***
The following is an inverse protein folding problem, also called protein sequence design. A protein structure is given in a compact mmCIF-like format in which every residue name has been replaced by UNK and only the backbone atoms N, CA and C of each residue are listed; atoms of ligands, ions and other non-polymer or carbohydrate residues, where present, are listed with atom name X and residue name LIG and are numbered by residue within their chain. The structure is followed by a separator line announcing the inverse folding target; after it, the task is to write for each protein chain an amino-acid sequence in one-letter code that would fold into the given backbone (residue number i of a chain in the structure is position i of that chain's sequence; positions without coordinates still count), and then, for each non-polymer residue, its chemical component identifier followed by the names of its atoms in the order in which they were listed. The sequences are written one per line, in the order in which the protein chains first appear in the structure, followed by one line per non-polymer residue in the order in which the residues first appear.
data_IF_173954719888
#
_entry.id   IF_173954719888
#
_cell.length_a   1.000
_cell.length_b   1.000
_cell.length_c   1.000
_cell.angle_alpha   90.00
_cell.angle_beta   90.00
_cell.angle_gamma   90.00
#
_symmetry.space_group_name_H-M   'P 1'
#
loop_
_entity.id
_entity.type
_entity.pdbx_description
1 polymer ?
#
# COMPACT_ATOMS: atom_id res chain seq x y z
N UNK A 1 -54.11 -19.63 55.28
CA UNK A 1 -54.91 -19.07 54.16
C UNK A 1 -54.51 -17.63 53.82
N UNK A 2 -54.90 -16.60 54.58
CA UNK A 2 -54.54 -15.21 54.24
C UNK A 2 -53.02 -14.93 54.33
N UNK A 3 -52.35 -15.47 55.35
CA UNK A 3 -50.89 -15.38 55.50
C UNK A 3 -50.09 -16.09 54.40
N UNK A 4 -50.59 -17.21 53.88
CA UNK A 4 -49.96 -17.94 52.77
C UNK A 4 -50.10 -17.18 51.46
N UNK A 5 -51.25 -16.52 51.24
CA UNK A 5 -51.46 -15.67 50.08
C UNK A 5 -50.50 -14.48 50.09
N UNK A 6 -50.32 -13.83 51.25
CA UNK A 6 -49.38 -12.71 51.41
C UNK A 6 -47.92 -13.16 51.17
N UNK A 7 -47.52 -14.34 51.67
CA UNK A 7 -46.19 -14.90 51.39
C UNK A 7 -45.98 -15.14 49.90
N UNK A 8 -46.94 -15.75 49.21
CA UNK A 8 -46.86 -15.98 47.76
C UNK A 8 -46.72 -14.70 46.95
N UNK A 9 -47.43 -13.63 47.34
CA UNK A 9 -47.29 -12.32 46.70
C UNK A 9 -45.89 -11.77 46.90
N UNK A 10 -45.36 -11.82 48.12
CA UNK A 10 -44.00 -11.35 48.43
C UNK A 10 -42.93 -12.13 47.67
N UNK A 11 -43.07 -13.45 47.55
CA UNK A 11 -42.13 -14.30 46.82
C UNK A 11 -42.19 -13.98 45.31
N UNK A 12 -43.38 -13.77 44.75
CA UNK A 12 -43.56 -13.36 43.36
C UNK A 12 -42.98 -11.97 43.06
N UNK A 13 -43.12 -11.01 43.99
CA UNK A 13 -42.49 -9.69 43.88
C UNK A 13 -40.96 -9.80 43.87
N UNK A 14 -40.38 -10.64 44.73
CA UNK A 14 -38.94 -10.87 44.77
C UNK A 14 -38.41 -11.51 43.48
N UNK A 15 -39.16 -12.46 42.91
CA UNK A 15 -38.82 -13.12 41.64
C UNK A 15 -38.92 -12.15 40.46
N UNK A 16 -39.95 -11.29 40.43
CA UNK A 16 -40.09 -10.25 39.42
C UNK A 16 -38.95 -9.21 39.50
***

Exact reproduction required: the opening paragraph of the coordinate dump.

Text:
The following is an inverse protein folding problem, also called protein sequence design. A protein structure is given in a compact mmCIF-like format in which every residue name has been replaced by UNK and only the backbone atoms N, CA and C of each residue are listed; atoms of ligands, ions and other non-polymer or carbohydrate residues, where present, are listed with atom name X and residue name LIG and are numbered by residue within their chain. The structure is followed by a separator line announcing the inverse folding target; after it, the task is to write for each protein chain an amino-acid sequence in one-letter code that would fold into the given backbone (residue number i of a chain in the structure is position i of that chain's sequence; positions without coordinates still count), and then, for each non-polymer residue, its chemical component identifier followed by the names of its atoms in the order in which they were listed. The sequences are written one per line, in the order in which the protein chains first appear in the structure, followed by one line per non-polymer residue in the order in which the residues first appear.